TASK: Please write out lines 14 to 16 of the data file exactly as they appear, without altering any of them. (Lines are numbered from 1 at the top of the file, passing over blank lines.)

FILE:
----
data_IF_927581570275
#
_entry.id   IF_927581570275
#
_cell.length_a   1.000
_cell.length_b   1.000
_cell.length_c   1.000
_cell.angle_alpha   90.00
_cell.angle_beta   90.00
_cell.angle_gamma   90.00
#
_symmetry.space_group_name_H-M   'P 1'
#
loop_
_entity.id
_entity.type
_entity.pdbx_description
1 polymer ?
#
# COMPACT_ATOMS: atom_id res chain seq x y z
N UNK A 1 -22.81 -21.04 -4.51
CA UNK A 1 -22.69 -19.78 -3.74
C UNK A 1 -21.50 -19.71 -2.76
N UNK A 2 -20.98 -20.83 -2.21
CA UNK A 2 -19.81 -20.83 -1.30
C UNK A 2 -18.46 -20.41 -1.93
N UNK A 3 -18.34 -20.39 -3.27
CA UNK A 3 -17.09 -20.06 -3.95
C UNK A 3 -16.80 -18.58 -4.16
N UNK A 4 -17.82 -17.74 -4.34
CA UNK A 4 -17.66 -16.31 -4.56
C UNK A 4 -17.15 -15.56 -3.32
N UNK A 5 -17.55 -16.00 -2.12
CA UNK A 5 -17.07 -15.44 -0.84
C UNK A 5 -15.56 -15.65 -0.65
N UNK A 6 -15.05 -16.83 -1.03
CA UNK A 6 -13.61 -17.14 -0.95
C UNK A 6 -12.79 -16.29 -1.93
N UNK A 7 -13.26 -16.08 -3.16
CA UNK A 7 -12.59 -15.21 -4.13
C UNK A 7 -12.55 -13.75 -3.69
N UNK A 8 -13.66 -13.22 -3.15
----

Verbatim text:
loop_
_entity.id
_entity.type